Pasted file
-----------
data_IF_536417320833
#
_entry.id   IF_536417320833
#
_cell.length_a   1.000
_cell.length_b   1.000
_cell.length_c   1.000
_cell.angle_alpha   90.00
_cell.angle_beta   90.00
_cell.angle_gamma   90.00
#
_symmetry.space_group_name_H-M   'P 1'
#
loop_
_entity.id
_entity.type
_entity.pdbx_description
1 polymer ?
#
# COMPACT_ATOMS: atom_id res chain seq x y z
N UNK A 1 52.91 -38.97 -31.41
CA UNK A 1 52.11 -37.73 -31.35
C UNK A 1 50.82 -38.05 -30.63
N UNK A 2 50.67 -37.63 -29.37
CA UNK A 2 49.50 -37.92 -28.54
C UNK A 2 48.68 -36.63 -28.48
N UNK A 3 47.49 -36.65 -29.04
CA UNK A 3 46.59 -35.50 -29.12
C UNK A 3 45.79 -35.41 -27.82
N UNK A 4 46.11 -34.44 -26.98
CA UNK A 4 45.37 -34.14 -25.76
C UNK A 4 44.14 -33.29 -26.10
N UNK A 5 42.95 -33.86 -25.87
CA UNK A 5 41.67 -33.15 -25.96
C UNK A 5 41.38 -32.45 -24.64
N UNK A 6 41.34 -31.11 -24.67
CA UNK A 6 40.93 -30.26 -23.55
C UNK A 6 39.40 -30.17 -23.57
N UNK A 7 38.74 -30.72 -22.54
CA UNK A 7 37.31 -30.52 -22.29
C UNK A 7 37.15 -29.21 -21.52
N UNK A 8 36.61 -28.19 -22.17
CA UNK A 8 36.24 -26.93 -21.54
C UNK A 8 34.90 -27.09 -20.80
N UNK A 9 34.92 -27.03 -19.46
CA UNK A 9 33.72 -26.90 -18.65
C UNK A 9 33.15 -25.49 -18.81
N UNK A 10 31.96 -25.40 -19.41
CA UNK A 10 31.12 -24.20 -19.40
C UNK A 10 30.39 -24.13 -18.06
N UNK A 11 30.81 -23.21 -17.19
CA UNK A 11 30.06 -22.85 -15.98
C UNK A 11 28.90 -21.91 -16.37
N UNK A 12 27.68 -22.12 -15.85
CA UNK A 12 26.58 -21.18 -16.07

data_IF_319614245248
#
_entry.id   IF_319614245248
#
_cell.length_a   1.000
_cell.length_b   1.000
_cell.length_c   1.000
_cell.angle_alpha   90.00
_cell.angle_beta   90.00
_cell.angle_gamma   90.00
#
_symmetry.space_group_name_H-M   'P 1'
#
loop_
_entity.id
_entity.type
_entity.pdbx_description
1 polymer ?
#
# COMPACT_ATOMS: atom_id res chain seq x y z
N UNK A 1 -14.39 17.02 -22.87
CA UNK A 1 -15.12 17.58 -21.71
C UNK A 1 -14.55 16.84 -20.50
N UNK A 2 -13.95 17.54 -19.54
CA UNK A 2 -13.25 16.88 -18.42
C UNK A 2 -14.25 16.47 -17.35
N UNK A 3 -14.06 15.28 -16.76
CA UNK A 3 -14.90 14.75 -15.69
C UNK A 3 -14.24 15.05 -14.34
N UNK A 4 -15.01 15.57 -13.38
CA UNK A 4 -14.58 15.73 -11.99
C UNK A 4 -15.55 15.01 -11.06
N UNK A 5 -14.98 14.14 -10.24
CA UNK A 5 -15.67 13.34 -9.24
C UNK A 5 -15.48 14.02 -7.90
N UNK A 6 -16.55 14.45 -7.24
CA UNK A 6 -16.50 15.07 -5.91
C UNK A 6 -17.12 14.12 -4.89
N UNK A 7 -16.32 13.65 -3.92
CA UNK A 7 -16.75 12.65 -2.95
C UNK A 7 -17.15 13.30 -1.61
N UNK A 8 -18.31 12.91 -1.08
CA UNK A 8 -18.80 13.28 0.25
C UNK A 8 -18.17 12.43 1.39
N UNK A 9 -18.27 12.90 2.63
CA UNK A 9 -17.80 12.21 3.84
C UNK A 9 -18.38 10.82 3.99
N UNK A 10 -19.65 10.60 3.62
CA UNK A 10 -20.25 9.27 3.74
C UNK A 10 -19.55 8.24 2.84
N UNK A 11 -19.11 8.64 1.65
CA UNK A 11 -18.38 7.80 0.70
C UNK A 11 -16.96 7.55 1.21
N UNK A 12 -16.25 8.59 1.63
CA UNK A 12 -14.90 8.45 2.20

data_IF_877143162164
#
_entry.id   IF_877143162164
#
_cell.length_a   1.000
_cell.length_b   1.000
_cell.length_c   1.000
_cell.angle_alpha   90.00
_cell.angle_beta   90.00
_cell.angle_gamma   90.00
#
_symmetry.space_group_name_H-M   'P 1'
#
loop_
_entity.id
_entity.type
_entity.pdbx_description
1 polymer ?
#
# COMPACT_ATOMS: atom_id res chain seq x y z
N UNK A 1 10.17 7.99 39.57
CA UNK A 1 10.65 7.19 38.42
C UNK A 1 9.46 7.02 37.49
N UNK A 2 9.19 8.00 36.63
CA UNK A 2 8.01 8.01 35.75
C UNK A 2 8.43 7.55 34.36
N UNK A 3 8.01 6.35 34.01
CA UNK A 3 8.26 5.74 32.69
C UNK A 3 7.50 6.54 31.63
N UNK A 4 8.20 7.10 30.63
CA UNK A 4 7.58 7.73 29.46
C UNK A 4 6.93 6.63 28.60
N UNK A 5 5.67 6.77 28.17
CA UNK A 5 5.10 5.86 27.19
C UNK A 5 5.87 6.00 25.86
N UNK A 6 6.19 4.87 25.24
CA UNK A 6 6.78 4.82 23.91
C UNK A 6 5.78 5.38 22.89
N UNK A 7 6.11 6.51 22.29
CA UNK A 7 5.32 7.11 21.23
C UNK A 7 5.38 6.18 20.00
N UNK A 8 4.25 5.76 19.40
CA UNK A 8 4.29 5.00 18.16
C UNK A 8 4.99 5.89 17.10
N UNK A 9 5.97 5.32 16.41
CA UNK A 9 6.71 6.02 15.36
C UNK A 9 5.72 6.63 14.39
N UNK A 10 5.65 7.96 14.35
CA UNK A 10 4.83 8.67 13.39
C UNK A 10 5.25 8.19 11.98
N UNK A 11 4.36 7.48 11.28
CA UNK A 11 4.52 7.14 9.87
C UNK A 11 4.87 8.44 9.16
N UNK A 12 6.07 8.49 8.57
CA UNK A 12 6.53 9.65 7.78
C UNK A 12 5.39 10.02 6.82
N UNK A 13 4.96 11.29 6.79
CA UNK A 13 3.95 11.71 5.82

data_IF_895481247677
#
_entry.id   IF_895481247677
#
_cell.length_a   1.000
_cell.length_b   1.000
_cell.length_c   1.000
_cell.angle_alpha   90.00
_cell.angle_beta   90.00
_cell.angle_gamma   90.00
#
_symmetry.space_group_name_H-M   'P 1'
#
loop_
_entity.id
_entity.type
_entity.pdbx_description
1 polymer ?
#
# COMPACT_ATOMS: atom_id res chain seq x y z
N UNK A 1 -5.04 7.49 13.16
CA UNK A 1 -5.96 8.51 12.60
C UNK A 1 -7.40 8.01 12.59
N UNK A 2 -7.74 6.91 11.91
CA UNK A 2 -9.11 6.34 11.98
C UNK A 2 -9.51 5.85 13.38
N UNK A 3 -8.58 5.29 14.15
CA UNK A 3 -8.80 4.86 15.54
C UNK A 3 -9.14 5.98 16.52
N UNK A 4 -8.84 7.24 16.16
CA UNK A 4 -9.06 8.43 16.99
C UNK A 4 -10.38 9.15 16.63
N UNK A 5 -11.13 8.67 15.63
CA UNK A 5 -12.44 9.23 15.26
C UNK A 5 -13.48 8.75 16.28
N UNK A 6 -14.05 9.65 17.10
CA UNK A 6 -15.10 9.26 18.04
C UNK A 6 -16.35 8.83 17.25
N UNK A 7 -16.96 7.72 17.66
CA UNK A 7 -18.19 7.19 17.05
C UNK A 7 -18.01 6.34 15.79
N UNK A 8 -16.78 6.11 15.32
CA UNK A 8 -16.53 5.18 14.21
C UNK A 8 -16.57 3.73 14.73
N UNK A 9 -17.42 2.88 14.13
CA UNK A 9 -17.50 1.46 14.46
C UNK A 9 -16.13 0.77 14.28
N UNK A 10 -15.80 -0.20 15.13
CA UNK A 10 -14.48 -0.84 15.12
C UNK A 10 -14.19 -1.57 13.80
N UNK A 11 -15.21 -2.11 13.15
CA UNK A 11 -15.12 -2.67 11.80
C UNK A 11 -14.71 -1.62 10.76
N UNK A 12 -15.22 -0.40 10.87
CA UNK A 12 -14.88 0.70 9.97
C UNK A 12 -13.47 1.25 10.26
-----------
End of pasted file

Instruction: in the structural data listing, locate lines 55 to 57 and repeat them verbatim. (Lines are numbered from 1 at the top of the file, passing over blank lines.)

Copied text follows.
CA UNK A 12 26.58 -21.18 -16.07

data_IF_319614245248
#